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The information on this page is aimed at helping you learn to regulate your nervous system. Many of us are living with a dysregulated nervous system without even realising it. Our bodies have gotten stuck in a chronic or maladaptive stress response, and it has been going on for so long we don’t even realise it. This can lead to a variety of chronic conditions or symptoms including pain, fatigue, anxiety, sleep disturbances and depression. There are several techniques that can be used to help us learn to regulate our nervous systems again. This will help our bodies move out of the maladaptive stress response and instead enter a healing state. This is crucial when trying to recover from any illness or injury. You can find a detailed explanation of the nervous system in Deb Dana’s Beginner’s Guide to Polyvagal Theory - Rhythm of Regulation.

On this page you will find examples of relaxations, breathing exercises and mindful movement. There are many different options of all these practices and it’s about trying to find the ones that work well for you. Below is a selection for you to try but there are even more available online, on apps or on YouTube. You may want to use different sections individually, or you may want to combine them, for example, start with a breathing exercise, do some mindful movement and finish with a relaxation. The idea is you try different approaches to find what works best for you. This could also be different things at different times, it can be best to have some flexibility in your approach. Once you have found what works well for you then it is important to use it regularly to get the benefits. Perhaps try to create a daily routine or practice.

In these practices your will hopefully learn how to become more mindful and how to move more mindfully. You will hopefully also learn how to help yourself to relax. As you improve at these skills in the videos you can then apply these principles to more of your life. The goal is to become more mindful, present, and relaxed in your life.

 

Relaxation Guides

In this section, we have a number of short audio relaxation guides.

You can access them as audio files or via our YouTube channel.

An introduction to relaxation Audio YouTube 2:14
Notice the breath Audio YouTube 9:06
Body scan Audio YouTube 12:45
Light Audio YouTube 9:15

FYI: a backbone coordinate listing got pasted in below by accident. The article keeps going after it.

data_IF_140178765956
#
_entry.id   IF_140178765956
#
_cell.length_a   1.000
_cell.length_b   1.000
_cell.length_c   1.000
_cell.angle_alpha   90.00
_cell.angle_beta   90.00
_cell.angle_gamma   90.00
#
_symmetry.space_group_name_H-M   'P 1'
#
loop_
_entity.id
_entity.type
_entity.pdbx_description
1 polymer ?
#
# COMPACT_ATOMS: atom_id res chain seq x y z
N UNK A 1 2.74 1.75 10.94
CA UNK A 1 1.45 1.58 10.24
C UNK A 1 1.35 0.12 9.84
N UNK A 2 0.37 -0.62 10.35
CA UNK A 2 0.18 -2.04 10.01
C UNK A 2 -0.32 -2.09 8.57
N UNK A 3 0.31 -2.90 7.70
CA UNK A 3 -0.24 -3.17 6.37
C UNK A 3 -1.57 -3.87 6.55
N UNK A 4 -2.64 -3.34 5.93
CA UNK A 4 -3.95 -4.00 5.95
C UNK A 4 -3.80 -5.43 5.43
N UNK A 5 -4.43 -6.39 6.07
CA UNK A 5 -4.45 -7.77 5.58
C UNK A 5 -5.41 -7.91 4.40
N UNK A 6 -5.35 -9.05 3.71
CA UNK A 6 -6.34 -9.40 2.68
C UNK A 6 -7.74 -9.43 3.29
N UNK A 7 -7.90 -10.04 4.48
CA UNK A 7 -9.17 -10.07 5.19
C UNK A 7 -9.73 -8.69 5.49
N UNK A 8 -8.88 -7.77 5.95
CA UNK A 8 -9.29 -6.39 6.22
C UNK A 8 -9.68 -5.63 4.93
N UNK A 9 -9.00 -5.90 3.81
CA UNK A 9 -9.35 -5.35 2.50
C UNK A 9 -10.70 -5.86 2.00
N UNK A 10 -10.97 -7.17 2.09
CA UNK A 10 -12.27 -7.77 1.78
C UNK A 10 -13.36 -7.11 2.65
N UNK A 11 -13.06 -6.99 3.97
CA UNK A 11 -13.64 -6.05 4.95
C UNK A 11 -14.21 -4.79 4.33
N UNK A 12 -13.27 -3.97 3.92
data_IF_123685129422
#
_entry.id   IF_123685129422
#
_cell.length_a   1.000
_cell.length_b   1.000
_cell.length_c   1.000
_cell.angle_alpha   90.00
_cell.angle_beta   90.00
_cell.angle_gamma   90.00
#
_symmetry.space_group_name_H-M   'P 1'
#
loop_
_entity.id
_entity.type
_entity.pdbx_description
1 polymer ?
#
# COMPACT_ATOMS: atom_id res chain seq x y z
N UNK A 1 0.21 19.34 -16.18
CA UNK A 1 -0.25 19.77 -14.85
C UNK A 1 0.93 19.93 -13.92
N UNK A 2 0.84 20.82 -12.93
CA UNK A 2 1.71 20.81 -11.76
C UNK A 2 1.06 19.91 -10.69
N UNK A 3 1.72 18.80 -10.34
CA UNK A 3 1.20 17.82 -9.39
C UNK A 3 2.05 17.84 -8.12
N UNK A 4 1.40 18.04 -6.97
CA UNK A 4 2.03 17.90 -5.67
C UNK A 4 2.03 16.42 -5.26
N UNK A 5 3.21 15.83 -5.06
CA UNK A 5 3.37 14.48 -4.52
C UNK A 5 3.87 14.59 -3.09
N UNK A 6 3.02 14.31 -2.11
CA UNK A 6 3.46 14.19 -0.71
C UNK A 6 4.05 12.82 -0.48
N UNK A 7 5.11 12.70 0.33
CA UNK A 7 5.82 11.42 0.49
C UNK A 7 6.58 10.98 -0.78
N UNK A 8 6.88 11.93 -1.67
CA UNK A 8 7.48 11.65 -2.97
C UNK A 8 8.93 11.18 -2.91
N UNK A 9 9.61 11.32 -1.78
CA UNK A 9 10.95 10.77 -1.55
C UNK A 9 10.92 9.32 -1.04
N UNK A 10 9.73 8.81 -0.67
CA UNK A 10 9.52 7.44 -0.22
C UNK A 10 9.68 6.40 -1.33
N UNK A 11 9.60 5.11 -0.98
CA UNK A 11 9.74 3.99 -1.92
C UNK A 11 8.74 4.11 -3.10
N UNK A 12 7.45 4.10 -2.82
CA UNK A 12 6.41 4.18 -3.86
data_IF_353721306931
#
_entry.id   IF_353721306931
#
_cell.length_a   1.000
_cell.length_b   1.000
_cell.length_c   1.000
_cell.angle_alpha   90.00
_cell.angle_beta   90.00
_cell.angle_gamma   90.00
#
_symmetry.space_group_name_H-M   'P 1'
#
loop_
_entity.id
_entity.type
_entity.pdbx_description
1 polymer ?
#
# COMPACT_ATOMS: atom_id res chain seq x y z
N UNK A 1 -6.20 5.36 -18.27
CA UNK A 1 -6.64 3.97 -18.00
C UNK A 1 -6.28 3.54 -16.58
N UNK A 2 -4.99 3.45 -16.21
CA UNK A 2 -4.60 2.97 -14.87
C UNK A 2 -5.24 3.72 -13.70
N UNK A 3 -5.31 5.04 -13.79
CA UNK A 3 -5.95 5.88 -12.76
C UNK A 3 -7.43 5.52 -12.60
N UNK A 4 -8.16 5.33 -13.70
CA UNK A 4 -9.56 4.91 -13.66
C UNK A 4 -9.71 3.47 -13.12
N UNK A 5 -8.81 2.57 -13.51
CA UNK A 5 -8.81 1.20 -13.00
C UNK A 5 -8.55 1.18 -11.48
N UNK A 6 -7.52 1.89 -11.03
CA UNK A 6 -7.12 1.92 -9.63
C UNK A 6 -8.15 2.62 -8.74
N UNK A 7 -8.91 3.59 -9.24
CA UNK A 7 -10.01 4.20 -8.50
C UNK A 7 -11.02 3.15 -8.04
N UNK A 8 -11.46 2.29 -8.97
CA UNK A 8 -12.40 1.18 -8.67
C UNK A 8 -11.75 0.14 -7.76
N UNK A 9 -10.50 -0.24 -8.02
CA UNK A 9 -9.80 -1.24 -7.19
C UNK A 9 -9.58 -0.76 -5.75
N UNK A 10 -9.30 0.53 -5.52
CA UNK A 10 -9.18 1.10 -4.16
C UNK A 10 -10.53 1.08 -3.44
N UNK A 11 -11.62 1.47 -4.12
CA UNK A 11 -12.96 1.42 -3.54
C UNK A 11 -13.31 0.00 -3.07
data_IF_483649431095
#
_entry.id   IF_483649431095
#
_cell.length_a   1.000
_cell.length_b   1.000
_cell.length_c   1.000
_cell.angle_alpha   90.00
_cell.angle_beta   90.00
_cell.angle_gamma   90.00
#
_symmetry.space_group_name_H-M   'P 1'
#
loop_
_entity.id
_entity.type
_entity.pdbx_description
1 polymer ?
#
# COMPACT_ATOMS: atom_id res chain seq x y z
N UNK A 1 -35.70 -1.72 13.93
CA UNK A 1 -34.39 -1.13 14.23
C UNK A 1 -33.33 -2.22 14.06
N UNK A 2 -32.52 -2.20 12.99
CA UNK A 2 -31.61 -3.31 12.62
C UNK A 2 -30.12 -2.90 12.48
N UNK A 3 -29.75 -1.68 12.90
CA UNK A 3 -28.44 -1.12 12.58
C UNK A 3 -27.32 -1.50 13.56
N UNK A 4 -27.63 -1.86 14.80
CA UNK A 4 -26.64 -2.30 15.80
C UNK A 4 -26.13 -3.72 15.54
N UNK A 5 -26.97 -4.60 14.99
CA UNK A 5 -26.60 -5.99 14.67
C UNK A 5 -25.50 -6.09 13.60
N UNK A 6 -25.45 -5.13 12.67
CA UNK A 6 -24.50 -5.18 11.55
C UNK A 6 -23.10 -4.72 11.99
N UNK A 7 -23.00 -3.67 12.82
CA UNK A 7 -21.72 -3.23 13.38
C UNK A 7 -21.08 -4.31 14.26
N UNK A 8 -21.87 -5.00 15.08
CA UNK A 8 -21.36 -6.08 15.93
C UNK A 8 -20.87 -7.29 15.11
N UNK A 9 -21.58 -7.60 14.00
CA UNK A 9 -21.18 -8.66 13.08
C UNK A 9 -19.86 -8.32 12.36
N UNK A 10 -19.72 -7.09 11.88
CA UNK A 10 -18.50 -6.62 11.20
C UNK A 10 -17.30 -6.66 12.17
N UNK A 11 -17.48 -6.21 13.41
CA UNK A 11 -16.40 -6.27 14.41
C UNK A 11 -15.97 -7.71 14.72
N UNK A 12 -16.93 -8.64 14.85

Nidra Audio YouTube 10:29
Progressive relaxation Audio YouTube 9:59

 

Breathing Exercises

Please read the below information before using any of the breathing exercise videos:

Set yourself up well, for example, sit or lie in a comfortable position, spine fairly straight, try not to be too hunched or rounded so your stomach is not compressed. It is important to be relaxed as we are trying to promote a feeling of calm.

Do not force or strain the breath at any time. Do the exercises at a rate that feels comfortable to you. Do not try and force a longer or deeper breath than is comfortable.

Practice these exercises for at least a minute but for as long as you would like. Make sure you take a break or stop if you get dizzy or lightheaded.

 

Mindful Movement

Please read the following before participating in mindful movement.

In this section you will find examples of mindful movement. These are flowing forms of meditations. The aim is to place your focus and attention on your breath or the movement of your body. It is important to only move as far as feels comfortable for you and your body. You should never feel like you are forcing or straining. The aim is to feel calm and relaxed so try to make the movements as easy as possible and to put in as little effort as possible. We are all physically a little different, so it is important to do what feels right and comfortable for your own body.

If the standing exercises feel too challenging at the moment you can adapt those to sitting down and just moving the arms / upper body. You can also take as many rest breaks as you need or even pause the video.

Some of these movements and exercises are used in practices such as Qigong and Yoga. These videos have been created by physiotherapists and not by Qigong or Yoga instructors. Therefore, any movement or exercise has been selected for therapeutic benefits rather than in line with traditional eastern medicine benefits / beliefs.

 

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